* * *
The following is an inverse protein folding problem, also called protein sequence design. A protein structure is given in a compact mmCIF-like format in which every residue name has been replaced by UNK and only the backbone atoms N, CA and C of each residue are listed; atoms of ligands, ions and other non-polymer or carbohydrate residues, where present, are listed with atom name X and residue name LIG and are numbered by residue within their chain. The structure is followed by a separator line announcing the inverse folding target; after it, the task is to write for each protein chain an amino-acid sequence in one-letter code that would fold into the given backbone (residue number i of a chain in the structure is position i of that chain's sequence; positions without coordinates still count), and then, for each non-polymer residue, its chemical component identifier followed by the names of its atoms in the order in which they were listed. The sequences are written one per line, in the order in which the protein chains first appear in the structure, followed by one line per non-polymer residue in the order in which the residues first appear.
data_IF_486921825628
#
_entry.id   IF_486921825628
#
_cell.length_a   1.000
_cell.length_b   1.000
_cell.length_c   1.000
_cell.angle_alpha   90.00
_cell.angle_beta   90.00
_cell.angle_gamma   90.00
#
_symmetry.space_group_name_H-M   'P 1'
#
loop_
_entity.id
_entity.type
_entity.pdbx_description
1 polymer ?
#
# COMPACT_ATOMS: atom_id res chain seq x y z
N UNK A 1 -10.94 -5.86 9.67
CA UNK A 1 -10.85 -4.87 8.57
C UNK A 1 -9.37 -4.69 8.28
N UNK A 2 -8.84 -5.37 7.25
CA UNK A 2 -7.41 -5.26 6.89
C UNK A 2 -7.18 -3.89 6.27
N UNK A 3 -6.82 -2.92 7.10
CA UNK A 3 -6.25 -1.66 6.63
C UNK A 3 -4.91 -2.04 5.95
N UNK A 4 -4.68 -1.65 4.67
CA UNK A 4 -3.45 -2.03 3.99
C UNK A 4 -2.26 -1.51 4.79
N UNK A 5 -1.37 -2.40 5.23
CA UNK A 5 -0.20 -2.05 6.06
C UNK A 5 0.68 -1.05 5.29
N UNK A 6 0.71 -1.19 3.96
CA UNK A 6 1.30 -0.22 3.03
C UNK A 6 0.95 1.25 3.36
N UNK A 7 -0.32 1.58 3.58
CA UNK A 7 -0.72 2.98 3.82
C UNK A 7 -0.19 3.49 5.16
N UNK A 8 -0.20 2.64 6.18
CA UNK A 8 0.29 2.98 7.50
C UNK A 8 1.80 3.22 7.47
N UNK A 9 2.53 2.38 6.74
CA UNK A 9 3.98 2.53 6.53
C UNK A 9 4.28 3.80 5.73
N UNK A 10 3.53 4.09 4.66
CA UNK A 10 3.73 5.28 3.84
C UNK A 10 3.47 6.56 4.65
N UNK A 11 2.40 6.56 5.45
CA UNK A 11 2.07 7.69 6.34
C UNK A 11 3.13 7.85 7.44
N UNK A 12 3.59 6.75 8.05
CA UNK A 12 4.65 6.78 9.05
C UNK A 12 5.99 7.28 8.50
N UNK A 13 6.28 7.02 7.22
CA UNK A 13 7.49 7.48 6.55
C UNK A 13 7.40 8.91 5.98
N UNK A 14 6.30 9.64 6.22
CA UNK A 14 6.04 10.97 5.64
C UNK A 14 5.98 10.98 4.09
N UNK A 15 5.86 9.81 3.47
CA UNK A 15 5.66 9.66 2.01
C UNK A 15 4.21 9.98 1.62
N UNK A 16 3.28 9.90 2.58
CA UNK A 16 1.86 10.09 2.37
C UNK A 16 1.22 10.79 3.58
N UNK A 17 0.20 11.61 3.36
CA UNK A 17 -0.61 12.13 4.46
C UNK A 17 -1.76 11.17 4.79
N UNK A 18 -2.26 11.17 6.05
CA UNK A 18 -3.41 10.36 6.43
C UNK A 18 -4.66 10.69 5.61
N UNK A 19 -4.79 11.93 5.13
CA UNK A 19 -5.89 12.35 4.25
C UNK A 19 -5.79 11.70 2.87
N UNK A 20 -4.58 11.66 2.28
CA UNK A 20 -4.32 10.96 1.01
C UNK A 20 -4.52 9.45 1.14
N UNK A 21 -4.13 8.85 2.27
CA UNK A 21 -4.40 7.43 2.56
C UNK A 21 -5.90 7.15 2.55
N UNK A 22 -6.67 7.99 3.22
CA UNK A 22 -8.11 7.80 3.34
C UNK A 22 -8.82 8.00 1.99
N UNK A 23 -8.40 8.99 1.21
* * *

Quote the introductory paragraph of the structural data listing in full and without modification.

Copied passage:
The following is an inverse protein folding problem, also called protein sequence design. A protein structure is given in a compact mmCIF-like format in which every residue name has been replaced by UNK and only the backbone atoms N, CA and C of each residue are listed; atoms of ligands, ions and other non-polymer or carbohydrate residues, where present, are listed with atom name X and residue name LIG and are numbered by residue within their chain. The structure is followed by a separator line announcing the inverse folding target; after it, the task is to write for each protein chain an amino-acid sequence in one-letter code that would fold into the given backbone (residue number i of a chain in the structure is position i of that chain's sequence; positions without coordinates still count), and then, for each non-polymer residue, its chemical component identifier followed by the names of its atoms in the order in which they were listed. The sequences are written one per line, in the order in which the protein chains first appear in the structure, followed by one line per non-polymer residue in the order in which the residues first appear.